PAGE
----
DOJ to Appeal Ruling Barring Agency from Interfering with Oregon’s Assisted Suicide Law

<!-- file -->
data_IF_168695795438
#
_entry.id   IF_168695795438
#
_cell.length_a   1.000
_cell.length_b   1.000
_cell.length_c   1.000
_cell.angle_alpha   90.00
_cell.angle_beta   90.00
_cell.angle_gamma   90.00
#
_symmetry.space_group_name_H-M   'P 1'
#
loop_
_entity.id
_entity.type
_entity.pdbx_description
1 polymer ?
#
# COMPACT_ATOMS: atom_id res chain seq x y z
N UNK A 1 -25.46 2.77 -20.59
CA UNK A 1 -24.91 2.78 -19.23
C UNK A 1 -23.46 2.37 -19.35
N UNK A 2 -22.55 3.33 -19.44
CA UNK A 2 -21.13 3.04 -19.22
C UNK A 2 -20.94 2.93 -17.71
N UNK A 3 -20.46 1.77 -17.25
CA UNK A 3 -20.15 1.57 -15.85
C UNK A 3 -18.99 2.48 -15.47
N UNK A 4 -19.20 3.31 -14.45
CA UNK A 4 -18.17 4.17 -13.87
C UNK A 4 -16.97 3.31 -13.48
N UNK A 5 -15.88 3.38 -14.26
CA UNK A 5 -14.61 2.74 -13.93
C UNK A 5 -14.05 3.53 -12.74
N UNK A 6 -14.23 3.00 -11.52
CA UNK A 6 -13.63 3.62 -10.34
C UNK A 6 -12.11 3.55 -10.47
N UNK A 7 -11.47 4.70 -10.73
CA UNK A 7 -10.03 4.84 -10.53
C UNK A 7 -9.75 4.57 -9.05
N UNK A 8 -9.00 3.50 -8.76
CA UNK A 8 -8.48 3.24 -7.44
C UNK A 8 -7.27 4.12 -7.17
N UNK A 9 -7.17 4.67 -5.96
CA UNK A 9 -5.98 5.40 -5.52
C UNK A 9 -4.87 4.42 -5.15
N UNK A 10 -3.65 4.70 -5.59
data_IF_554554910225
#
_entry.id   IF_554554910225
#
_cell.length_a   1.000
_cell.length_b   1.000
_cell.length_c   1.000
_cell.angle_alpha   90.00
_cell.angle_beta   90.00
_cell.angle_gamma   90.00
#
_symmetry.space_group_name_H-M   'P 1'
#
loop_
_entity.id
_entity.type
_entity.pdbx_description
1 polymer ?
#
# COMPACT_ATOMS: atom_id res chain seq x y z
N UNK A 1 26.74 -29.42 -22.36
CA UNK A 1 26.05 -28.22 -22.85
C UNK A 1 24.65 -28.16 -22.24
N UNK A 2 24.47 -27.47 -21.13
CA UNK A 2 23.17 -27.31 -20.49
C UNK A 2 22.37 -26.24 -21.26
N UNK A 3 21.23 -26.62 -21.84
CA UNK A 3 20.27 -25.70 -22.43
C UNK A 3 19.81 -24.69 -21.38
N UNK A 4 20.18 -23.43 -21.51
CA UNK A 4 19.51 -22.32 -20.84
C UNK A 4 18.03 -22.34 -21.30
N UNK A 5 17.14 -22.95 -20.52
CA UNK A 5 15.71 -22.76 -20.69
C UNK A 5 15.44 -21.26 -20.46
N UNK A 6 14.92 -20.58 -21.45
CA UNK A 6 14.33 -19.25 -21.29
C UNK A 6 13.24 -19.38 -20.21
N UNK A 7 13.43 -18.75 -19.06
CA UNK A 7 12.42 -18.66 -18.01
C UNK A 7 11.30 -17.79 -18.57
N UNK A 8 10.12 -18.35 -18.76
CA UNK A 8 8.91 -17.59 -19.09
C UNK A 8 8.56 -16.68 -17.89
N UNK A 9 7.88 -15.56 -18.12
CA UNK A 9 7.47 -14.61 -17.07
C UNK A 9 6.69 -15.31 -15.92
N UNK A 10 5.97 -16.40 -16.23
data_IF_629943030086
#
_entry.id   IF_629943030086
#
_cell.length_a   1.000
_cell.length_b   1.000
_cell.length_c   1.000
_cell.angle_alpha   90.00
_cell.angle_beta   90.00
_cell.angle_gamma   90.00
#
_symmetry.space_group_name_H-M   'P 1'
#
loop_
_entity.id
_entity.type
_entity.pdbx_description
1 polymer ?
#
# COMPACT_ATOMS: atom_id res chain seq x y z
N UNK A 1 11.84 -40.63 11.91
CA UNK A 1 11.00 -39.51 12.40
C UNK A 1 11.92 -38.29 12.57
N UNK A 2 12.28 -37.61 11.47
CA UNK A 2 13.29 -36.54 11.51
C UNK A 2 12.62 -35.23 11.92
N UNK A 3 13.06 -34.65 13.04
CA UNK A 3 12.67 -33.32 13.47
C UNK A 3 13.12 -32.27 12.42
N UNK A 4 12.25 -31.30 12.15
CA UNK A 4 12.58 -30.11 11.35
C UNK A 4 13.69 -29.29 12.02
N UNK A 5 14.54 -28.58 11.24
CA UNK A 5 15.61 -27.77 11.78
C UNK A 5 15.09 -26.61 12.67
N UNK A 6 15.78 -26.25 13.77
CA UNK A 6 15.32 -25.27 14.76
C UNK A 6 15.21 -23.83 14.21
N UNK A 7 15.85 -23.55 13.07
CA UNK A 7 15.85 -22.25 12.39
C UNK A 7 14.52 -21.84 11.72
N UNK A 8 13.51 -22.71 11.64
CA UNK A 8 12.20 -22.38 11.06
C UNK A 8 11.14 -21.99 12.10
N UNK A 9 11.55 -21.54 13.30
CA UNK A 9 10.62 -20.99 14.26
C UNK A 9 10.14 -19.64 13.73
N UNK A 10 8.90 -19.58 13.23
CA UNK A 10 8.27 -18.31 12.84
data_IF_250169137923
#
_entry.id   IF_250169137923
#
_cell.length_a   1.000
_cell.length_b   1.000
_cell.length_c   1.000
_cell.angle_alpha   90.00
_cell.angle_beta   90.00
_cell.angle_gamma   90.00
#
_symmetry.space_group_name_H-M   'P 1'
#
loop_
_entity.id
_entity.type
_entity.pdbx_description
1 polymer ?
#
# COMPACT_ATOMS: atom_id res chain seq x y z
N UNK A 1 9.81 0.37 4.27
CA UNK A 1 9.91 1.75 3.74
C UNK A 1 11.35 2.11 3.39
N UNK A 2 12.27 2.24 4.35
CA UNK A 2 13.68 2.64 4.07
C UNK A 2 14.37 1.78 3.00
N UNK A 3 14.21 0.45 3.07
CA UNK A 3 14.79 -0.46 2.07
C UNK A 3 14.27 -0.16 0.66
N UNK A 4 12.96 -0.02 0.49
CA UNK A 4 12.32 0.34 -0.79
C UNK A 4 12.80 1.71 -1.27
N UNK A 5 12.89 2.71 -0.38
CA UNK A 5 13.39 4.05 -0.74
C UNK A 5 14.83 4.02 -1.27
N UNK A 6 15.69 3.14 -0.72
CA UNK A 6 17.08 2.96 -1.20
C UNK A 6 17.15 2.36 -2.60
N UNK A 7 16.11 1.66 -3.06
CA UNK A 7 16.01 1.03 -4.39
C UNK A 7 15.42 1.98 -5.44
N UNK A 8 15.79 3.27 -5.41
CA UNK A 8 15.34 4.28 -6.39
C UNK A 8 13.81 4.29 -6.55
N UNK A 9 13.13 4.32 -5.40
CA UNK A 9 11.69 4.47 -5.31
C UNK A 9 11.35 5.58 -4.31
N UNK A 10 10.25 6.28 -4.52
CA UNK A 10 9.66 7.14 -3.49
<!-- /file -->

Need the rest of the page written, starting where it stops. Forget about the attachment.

The Department of Justice last Friday filed papers with the 9th U.S. Circuit Court of Appeals in San Francisco appealing a judge's ruling last month that banned the agency from interfering with Oregon's physician-assisted suicide law, the AP/Contra Costa Times reports. The department did not say on what grounds it was appealing but reiterated its contention that "there are important medical, ethical and legal distinctions between intentionally causing a patient's death and providing sufficient dosages of pain medication to eliminate or alleviate pain." Under the Death with Dignity Act -- which was approved by Oregon voters in 1994 and 1997 and is the only law of its kind in the nation -- terminally ill patients are permitted to request a lethal dose of drugs if two doctors have determined that the patients have less than six months to live and are mentally competent. Patients must administer the drugs themselves. State health officials say more than 90 people have committed suicide under the law. The Justice Department first challenged the law last November, claiming that prescribing drugs to allow a patient to commit suicide is not a "legitimate medical purpose" under the federal Controlled Substances Act. Attorney General John Ashcroft subsequently issued a directive saying that doctors who continued to assist suicides would lose their licenses to dispense federally controlled substances. Oregon officials filed a lawsuit seeking an injunction against the federal government. In April, U.S. District Court Judge Robert Jones issued an injunction barring the Justice Department from interfering with the law, saying that Oregon voters "have chosen to resolve the moral, legal and ethical debate on physician-assisted suicide for themselves" (Holland, AP/Contra Costa Times, 5/25).This is part of the California Healthline Daily Edition, a summary of health policy coverage from major news organizations. Sign up for an email subscription.